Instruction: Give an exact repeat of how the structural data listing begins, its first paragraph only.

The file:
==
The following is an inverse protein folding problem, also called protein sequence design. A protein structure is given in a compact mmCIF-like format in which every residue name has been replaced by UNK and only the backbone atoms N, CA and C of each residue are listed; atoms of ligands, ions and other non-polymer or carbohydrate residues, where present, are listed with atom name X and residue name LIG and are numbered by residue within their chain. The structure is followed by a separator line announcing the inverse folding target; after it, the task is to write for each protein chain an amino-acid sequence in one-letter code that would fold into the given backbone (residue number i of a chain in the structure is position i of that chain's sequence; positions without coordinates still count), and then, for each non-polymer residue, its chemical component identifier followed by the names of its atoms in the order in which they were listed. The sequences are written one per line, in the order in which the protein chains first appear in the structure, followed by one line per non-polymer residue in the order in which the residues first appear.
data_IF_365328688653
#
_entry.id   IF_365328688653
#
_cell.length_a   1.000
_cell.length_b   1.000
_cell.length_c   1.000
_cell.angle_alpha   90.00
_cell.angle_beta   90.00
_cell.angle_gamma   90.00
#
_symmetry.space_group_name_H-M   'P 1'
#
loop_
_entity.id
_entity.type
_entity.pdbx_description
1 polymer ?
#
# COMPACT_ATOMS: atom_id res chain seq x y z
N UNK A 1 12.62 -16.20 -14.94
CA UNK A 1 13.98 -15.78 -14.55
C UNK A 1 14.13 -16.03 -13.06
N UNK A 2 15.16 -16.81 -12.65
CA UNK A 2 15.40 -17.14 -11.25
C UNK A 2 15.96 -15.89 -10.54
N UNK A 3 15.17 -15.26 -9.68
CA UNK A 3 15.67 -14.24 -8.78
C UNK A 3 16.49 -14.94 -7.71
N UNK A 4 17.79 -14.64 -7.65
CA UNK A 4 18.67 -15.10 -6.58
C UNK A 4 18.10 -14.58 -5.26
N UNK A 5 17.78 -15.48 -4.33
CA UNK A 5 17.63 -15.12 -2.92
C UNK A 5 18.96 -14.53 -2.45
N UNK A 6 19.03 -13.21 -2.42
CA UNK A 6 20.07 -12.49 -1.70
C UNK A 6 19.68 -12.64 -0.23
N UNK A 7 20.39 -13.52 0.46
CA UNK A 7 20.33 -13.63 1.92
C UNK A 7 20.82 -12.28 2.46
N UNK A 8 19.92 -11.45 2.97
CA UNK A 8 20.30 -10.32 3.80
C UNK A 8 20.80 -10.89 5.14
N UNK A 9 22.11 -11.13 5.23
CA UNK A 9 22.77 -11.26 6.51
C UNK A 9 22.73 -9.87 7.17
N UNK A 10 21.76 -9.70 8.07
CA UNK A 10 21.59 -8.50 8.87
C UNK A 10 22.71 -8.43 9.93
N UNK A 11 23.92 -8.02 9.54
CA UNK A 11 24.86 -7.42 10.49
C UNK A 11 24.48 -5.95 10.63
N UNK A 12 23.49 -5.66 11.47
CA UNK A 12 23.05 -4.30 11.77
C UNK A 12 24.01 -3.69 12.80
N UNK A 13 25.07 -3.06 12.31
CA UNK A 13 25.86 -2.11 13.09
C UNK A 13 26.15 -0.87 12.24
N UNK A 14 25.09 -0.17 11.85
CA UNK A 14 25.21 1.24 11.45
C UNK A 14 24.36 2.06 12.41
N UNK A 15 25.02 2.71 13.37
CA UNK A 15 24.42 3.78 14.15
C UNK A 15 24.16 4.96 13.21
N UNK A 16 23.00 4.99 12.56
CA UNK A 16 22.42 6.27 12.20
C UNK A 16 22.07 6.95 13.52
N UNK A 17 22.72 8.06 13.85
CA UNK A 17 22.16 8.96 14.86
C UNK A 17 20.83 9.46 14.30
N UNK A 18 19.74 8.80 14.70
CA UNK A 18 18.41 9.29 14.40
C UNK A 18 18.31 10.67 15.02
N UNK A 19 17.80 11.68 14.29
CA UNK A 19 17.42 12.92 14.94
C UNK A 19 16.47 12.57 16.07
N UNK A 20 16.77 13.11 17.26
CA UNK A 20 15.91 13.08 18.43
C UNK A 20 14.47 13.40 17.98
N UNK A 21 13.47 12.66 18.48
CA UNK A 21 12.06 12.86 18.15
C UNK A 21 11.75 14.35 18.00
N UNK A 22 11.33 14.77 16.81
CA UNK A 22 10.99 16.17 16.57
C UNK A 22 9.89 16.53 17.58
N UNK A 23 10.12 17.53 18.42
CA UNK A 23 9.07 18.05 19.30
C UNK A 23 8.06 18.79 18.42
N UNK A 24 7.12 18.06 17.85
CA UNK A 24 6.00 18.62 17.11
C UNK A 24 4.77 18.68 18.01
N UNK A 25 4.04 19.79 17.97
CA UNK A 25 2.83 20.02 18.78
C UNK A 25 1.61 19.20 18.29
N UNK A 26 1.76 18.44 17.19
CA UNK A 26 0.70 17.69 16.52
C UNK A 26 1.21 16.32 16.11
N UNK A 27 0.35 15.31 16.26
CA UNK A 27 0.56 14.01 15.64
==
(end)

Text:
The following is an inverse protein folding problem, also called protein sequence design. A protein structure is given in a compact mmCIF-like format in which every residue name has been replaced by UNK and only the backbone atoms N, CA and C of each residue are listed; atoms of ligands, ions and other non-polymer or carbohydrate residues, where present, are listed with atom name X and residue name LIG and are numbered by residue within their chain. The structure is followed by a separator line announcing the inverse folding target; after it, the task is to write for each protein chain an amino-acid sequence in one-letter code that would fold into the given backbone (residue number i of a chain in the structure is position i of that chain's sequence; positions without coordinates still count), and then, for each non-polymer residue, its chemical component identifier followed by the names of its atoms in the order in which they were listed. The sequences are written one per line, in the order in which the protein chains first appear in the structure, followed by one line per non-polymer residue in the order in which the residues first appear.